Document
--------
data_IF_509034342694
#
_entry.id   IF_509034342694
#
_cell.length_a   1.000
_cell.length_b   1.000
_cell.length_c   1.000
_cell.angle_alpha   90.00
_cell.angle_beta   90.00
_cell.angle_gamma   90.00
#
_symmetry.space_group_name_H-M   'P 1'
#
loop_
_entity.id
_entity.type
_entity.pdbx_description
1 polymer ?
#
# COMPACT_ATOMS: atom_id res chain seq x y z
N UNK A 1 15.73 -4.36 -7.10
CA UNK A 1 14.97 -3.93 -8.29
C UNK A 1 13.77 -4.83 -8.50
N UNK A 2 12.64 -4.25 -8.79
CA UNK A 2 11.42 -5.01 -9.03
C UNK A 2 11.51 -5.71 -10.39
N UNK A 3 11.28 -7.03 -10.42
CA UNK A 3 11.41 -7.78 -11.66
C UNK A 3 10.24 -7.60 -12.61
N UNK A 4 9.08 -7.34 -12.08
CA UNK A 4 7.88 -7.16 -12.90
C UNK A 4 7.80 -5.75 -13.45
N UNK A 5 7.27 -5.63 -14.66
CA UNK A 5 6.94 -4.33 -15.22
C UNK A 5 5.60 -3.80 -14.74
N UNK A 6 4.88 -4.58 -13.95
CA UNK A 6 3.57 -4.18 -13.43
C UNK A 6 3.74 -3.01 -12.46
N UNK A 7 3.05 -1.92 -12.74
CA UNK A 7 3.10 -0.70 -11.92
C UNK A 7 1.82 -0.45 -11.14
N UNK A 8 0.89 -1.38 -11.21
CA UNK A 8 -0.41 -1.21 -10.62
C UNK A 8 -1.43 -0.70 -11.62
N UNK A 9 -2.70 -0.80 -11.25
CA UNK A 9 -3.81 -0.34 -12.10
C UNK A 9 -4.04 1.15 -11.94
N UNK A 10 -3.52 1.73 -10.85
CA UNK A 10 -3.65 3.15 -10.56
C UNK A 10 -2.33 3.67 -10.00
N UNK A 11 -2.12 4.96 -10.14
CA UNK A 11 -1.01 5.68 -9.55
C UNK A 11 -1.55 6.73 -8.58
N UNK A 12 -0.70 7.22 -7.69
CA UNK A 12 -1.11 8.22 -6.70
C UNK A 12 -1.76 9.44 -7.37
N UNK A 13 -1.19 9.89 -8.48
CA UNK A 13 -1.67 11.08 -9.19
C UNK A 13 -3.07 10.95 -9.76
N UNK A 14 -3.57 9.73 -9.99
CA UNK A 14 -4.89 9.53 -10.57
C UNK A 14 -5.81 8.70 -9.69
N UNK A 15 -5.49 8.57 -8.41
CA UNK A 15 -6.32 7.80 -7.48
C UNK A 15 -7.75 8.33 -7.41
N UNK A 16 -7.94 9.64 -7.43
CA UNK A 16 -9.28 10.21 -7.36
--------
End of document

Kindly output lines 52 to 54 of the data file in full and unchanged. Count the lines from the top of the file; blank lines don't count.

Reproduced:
CA UNK A 11 -1.01 5.68 -9.55
C UNK A 11 -1.55 6.73 -8.58
N UNK A 12 -0.70 7.22 -7.69